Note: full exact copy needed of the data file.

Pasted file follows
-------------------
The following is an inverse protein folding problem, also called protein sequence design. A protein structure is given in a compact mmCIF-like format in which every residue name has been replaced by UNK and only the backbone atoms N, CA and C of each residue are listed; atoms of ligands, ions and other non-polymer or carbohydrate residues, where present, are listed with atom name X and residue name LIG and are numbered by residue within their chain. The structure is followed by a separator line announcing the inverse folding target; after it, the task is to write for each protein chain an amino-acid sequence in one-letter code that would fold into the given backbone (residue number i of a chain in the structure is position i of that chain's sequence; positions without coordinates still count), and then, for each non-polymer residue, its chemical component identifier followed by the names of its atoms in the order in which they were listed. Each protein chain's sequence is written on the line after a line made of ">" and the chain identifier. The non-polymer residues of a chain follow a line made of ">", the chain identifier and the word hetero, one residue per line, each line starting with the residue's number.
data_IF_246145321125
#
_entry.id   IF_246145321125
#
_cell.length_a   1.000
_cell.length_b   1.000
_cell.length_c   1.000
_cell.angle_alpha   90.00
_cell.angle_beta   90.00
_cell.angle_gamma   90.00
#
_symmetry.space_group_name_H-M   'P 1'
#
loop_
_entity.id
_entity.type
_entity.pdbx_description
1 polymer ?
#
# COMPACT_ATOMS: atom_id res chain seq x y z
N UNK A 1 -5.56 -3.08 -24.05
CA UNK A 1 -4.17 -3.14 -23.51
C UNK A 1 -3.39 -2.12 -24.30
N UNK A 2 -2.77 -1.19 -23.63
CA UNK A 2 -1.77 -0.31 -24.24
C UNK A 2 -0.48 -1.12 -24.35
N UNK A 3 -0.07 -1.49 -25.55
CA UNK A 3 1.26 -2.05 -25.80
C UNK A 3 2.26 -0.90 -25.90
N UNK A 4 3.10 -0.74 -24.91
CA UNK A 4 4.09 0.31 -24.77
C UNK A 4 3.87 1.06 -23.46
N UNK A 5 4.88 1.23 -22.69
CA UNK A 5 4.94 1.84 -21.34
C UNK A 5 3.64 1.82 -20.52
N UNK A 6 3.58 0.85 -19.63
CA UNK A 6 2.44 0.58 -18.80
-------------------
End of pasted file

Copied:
The following is an inverse protein folding problem, also called protein sequence design. A protein structure is given in a compact mmCIF-like format in which every residue name has been replaced by UNK and only the backbone atoms N, CA and C of each residue are listed; atoms of ligands, ions and other non-polymer or carbohydrate residues, where present, are listed with atom name X and residue name LIG and are numbered by residue within their chain. The structure is followed by a separator line announcing the inverse folding target; after it, the task is to write for each protein chain an amino-acid sequence in one-letter code that would fold into the given backbone (residue number i of a chain in the structure is position i of that chain's sequence; positions without coordinates still count), and then, for each non-polymer residue, its chemical component identifier followed by the names of its atoms in the order in which they were listed. Each protein chain's sequence is written on the line after a line made of ">" and the chain identifier. The non-polymer residues of a chain follow a line made of ">", the chain identifier and the word hetero, one residue per line, each line starting with the residue's number.
data_IF_246145321125
#
_entry.id   IF_246145321125
#
_cell.length_a   1.000
_cell.length_b   1.000
_cell.length_c   1.000
_cell.angle_alpha   90.00
_cell.angle_beta   90.00
_cell.angle_gamma   90.00
#
_symmetry.space_group_name_H-M   'P 1'
#
loop_
_entity.id
_entity.type
_entity.pdbx_description
1 polymer ?
#
# COMPACT_ATOMS: atom_id res chain seq x y z
N UNK A 1 -5.56 -3.08 -24.05
CA UNK A 1 -4.17 -3.14 -23.51
C UNK A 1 -3.39 -2.12 -24.30
N UNK A 2 -2.77 -1.19 -23.63
CA UNK A 2 -1.77 -0.31 -24.24
C UNK A 2 -0.48 -1.12 -24.35
N UNK A 3 -0.07 -1.49 -25.55
CA UNK A 3 1.26 -2.05 -25.80
C UNK A 3 2.26 -0.90 -25.90
N UNK A 4 3.10 -0.74 -24.91
CA UNK A 4 4.09 0.31 -24.77
C UNK A 4 3.87 1.06 -23.46
N UNK A 5 4.88 1.23 -22.69
CA UNK A 5 4.94 1.84 -21.34
C UNK A 5 3.64 1.82 -20.52
N UNK A 6 3.58 0.85 -19.63
CA UNK A 6 2.44 0.58 -18.80